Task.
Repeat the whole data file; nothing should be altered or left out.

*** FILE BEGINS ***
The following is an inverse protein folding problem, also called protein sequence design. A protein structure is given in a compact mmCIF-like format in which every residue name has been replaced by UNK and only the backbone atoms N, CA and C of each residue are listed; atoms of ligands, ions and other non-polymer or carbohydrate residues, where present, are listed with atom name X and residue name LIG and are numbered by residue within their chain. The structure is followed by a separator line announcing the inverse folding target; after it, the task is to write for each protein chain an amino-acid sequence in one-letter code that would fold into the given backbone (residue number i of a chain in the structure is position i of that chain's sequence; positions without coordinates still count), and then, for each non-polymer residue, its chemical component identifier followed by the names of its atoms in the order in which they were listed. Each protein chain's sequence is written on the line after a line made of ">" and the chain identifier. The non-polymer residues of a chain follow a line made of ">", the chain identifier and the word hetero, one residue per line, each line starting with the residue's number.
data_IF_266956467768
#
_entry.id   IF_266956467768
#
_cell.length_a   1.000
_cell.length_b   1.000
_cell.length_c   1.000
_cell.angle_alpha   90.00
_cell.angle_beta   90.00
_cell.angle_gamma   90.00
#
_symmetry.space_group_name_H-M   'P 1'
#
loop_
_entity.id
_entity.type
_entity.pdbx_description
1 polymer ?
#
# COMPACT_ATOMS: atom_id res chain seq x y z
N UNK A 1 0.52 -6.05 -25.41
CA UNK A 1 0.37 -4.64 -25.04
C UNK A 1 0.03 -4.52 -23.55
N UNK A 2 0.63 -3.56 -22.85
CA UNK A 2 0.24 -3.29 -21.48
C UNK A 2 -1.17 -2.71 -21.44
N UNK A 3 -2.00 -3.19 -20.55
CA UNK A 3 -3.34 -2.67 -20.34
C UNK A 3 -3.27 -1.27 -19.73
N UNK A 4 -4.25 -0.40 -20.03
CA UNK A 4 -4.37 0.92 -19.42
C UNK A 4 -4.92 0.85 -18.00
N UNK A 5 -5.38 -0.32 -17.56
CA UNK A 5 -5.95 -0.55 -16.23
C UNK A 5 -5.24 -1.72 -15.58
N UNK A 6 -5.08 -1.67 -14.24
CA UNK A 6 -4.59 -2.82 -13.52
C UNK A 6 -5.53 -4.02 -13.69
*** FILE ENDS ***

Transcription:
The following is an inverse protein folding problem, also called protein sequence design. A protein structure is given in a compact mmCIF-like format in which every residue name has been replaced by UNK and only the backbone atoms N, CA and C of each residue are listed; atoms of ligands, ions and other non-polymer or carbohydrate residues, where present, are listed with atom name X and residue name LIG and are numbered by residue within their chain. The structure is followed by a separator line announcing the inverse folding target; after it, the task is to write for each protein chain an amino-acid sequence in one-letter code that would fold into the given backbone (residue number i of a chain in the structure is position i of that chain's sequence; positions without coordinates still count), and then, for each non-polymer residue, its chemical component identifier followed by the names of its atoms in the order in which they were listed. Each protein chain's sequence is written on the line after a line made of ">" and the chain identifier. The non-polymer residues of a chain follow a line made of ">", the chain identifier and the word hetero, one residue per line, each line starting with the residue's number.
data_IF_266956467768
#
_entry.id   IF_266956467768
#
_cell.length_a   1.000
_cell.length_b   1.000
_cell.length_c   1.000
_cell.angle_alpha   90.00
_cell.angle_beta   90.00
_cell.angle_gamma   90.00
#
_symmetry.space_group_name_H-M   'P 1'
#
loop_
_entity.id
_entity.type
_entity.pdbx_description
1 polymer ?
#
# COMPACT_ATOMS: atom_id res chain seq x y z
N UNK A 1 0.52 -6.05 -25.41
CA UNK A 1 0.37 -4.64 -25.04
C UNK A 1 0.03 -4.52 -23.55
N UNK A 2 0.63 -3.56 -22.85
CA UNK A 2 0.24 -3.29 -21.48
C UNK A 2 -1.17 -2.71 -21.44
N UNK A 3 -2.00 -3.19 -20.55
CA UNK A 3 -3.34 -2.67 -20.34
C UNK A 3 -3.27 -1.27 -19.73
N UNK A 4 -4.25 -0.40 -20.03
CA UNK A 4 -4.37 0.92 -19.42
C UNK A 4 -4.92 0.85 -18.00
N UNK A 5 -5.38 -0.32 -17.56
CA UNK A 5 -5.95 -0.55 -16.23
C UNK A 5 -5.24 -1.72 -15.58
N UNK A 6 -5.08 -1.67 -14.24
CA UNK A 6 -4.59 -2.82 -13.52
C UNK A 6 -5.53 -4.02 -13.69